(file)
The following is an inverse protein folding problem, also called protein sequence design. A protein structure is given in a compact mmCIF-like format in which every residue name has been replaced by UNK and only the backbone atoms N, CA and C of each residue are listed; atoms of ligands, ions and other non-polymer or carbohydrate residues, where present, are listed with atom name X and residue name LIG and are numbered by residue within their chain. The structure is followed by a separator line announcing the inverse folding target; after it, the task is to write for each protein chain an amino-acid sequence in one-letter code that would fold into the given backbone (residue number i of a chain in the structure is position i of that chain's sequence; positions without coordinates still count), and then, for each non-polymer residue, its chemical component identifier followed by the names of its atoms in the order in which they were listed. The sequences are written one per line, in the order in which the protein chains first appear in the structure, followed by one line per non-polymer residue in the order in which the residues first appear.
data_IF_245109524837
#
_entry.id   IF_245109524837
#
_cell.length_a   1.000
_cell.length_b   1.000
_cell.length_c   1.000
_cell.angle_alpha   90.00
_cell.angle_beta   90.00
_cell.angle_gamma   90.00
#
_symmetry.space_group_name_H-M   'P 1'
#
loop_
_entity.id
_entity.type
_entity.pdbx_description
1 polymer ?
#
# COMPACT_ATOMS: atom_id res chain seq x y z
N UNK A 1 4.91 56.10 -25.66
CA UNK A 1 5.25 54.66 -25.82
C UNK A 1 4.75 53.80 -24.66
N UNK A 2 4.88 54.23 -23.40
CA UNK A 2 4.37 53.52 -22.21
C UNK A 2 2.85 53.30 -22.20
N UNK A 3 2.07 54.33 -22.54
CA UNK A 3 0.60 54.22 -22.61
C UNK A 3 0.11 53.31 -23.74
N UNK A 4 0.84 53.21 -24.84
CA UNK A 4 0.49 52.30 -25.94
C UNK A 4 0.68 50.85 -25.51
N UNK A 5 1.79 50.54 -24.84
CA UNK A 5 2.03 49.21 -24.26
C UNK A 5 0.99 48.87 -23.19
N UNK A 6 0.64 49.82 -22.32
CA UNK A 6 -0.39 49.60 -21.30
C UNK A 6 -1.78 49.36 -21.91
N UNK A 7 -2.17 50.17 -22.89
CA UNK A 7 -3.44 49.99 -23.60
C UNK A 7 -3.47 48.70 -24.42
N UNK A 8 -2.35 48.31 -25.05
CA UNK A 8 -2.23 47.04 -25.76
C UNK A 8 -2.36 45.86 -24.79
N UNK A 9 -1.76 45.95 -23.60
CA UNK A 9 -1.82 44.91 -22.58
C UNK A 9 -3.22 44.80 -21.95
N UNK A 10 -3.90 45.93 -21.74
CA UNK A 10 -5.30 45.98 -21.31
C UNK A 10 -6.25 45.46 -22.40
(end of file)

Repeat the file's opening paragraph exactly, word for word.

The following is an inverse protein folding problem, also called protein sequence design. A protein structure is given in a compact mmCIF-like format in which every residue name has been replaced by UNK and only the backbone atoms N, CA and C of each residue are listed; atoms of ligands, ions and other non-polymer or carbohydrate residues, where present, are listed with atom name X and residue name LIG and are numbered by residue within their chain. The structure is followed by a separator line announcing the inverse folding target; after it, the task is to write for each protein chain an amino-acid sequence in one-letter code that would fold into the given backbone (residue number i of a chain in the structure is position i of that chain's sequence; positions without coordinates still count), and then, for each non-polymer residue, its chemical component identifier followed by the names of its atoms in the order in which they were listed. The sequences are written one per line, in the order in which the protein chains first appear in the structure, followed by one line per non-polymer residue in the order in which the residues first appear.